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World Diabetes Day: Undiagnosed diabetes remains a major threat in Africa

Today is the World Diabetes Day, and Africa joins the rest of the world in observing this important day, devoted to raising awareness about the disease. Diabetes is a chronic, progressive disease which is characterized by high levels of blood glucose. The World Health Organization estimates that more than 25 million (7.1 percent) people have diabetes in the African region. Undiagnosed diabetes remains a major threat in Africa. The time to act is now, and there is need to join hands and continue raising awareness of the disease.

Diabetes occurs when the pancreas does not produce enough insulin (a hormone which regulates blood glucose), or when the body cannot effectively use the insulin that it produces, leading to various complications.

According to the World Health Organisation (WHO), 422 million adults across the world aged above 18 years were living with diabetes in 2014. More and more Africans are at risk of diabetes and WHO estimates that more than 25 million (7.1 percent) people have diabetes in the African region. This number is incredibly worrying.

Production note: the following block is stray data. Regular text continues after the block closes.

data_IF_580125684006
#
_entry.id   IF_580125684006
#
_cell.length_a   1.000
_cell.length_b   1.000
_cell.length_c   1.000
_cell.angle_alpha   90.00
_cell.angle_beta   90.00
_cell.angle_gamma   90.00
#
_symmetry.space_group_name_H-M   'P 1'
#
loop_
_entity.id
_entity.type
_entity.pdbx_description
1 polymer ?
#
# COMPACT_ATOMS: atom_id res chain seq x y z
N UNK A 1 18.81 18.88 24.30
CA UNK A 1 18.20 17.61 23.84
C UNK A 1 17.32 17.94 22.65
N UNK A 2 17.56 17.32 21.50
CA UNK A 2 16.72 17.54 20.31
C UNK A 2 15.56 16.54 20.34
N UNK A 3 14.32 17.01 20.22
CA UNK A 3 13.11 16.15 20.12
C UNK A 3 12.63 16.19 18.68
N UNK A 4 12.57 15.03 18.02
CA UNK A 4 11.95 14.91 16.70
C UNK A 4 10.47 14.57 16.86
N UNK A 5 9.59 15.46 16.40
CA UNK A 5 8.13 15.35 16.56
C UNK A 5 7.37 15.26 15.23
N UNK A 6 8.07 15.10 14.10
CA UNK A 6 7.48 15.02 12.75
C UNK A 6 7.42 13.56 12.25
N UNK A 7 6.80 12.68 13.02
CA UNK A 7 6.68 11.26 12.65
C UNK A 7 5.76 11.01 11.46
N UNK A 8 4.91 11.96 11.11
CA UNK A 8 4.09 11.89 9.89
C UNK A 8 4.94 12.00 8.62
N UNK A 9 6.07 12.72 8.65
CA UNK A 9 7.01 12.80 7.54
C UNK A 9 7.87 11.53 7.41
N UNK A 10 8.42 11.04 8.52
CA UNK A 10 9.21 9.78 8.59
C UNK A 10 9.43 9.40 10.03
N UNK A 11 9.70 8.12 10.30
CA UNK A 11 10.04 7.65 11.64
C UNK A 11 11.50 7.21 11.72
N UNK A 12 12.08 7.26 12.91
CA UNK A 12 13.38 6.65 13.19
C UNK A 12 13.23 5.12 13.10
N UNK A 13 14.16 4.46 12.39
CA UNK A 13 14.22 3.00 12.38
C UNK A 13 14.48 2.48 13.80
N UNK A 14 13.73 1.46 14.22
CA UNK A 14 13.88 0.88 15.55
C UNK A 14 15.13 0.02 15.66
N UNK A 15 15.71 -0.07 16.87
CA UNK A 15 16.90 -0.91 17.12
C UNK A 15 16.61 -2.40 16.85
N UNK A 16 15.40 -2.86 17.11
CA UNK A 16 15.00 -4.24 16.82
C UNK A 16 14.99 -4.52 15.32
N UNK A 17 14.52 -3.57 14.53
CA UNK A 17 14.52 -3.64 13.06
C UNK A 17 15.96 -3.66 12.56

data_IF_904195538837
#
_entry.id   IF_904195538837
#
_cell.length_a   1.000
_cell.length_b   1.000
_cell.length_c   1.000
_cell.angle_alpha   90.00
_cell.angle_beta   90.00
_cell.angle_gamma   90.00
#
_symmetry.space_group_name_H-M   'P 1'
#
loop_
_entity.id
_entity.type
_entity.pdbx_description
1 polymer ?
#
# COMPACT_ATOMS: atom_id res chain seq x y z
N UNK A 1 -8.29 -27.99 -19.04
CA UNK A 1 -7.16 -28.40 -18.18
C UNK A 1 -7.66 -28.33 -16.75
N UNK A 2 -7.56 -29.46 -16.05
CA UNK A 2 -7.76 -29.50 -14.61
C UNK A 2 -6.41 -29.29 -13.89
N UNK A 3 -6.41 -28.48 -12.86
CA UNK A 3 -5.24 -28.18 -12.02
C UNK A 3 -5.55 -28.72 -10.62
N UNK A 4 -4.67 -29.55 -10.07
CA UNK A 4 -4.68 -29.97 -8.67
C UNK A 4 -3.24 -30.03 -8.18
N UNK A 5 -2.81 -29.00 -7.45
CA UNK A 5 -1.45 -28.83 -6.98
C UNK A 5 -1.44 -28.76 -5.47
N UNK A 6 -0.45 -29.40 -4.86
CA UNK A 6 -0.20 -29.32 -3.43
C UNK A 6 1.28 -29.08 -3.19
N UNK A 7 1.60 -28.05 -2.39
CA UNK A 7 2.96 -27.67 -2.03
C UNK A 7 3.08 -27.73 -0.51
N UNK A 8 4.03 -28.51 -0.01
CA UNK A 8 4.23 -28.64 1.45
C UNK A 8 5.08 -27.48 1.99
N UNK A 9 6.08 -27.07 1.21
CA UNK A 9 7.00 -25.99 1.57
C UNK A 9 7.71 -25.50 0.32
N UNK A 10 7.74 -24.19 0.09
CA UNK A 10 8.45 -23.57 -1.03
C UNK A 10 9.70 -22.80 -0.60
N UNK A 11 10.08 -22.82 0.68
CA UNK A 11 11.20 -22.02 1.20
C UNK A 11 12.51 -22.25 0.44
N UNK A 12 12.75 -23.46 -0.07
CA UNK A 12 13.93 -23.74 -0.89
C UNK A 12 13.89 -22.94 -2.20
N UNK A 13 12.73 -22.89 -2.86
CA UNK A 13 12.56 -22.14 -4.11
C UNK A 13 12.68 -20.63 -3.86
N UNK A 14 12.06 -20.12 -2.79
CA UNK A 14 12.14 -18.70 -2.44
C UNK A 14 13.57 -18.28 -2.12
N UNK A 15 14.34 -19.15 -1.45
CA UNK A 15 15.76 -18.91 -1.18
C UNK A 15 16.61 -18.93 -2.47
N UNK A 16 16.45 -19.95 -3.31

According to the International Diabetes  Federation Africa has the highest percentage (66.7 percent) of undiagnosed people, and the people who are at higher risk of developing life threatening and costly complications. Early diagnosis is the starting point to managing diabetes, and we encourage to get tested.

As we observe the importance of this day, encourage everyone to take good care of their health to prevent and manage the disease. We encourage everyone to try and live a healthy life, eating and drinking more healthily, and engage in physical activity (exercising).

Fruits: Photo: Lisa Pinehill/Flickr
Fruits: Photo: Lisa Pinehill/Flickr

The time to act is now, and there is need to continue raising awareness of the disease.

There is also need for governments across the continent to take diabetes seriously and increase diabetes-related expenditure to ensure the fight against the disease is successful.

According to WHO, Africa has been lagging behind in providing quality health care in the prevention and treatment of diabetes, particularly for people of modest means. Thus, governments across the continent need to formulate “effective policies to create supportive environments for healthy lifestyles”.

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